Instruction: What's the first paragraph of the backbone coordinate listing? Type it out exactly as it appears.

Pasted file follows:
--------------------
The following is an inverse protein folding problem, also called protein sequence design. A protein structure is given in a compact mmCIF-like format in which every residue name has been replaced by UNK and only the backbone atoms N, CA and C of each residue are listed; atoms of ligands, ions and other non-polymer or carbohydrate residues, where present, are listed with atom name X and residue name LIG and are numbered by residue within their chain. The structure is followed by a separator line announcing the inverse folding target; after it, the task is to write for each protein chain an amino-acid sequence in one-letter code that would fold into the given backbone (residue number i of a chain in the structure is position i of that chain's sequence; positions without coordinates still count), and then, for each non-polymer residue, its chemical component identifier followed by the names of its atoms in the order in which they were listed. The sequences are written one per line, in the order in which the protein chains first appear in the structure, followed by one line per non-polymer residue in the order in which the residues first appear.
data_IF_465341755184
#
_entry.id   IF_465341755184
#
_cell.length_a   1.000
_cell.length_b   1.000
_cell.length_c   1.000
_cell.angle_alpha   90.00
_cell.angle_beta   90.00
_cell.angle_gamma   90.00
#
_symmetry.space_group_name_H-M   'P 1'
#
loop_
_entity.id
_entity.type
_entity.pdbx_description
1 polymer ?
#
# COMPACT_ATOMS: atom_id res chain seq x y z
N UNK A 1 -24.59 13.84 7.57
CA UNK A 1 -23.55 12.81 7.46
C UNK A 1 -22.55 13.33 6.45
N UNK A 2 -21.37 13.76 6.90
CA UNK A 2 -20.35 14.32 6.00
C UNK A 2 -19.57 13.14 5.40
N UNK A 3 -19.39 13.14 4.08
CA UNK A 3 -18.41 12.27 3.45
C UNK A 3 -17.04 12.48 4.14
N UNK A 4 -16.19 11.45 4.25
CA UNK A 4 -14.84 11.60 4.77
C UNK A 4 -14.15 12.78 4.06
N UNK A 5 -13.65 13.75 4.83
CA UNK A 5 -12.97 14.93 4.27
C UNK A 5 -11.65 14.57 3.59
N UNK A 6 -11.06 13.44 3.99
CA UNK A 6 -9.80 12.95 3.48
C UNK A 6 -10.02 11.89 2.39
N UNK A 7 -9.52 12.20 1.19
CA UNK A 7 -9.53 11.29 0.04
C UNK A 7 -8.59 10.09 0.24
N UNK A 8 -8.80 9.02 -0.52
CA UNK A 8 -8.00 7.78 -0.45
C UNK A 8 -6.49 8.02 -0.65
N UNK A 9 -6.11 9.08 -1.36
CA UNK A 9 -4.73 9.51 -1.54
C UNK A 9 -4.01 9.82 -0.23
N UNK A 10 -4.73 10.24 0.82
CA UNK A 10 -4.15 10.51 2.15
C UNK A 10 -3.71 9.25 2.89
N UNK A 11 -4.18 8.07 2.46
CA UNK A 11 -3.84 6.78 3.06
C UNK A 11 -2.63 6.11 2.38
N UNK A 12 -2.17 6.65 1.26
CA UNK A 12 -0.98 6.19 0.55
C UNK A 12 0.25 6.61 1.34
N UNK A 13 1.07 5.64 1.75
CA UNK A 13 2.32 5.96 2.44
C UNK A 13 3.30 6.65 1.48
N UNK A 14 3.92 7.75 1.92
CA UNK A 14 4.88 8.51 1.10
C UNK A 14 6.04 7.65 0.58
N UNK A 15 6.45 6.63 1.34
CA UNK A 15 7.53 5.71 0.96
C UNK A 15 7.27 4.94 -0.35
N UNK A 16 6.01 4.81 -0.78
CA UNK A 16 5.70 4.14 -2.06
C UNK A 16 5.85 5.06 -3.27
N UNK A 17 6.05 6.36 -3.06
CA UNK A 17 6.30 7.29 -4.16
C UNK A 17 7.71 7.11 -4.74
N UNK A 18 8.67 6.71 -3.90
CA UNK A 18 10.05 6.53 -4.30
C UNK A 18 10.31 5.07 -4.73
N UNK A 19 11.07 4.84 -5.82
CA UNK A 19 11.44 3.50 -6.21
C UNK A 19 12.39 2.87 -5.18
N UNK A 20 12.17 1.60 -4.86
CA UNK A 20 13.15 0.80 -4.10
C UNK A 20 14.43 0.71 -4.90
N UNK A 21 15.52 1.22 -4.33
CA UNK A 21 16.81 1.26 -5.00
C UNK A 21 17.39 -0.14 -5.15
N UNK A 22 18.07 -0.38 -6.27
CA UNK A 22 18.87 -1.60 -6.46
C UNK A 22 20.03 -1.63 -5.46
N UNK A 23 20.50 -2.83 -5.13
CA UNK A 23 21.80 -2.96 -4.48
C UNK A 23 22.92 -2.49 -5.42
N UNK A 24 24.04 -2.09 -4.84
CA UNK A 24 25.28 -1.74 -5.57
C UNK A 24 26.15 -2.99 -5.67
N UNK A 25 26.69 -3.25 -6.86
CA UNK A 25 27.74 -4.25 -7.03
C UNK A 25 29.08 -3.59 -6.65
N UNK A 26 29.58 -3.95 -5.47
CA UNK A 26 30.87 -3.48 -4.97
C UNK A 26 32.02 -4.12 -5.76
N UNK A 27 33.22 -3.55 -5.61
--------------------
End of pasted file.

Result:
The following is an inverse protein folding problem, also called protein sequence design. A protein structure is given in a compact mmCIF-like format in which every residue name has been replaced by UNK and only the backbone atoms N, CA and C of each residue are listed; atoms of ligands, ions and other non-polymer or carbohydrate residues, where present, are listed with atom name X and residue name LIG and are numbered by residue within their chain. The structure is followed by a separator line announcing the inverse folding target; after it, the task is to write for each protein chain an amino-acid sequence in one-letter code that would fold into the given backbone (residue number i of a chain in the structure is position i of that chain's sequence; positions without coordinates still count), and then, for each non-polymer residue, its chemical component identifier followed by the names of its atoms in the order in which they were listed. The sequences are written one per line, in the order in which the protein chains first appear in the structure, followed by one line per non-polymer residue in the order in which the residues first appear.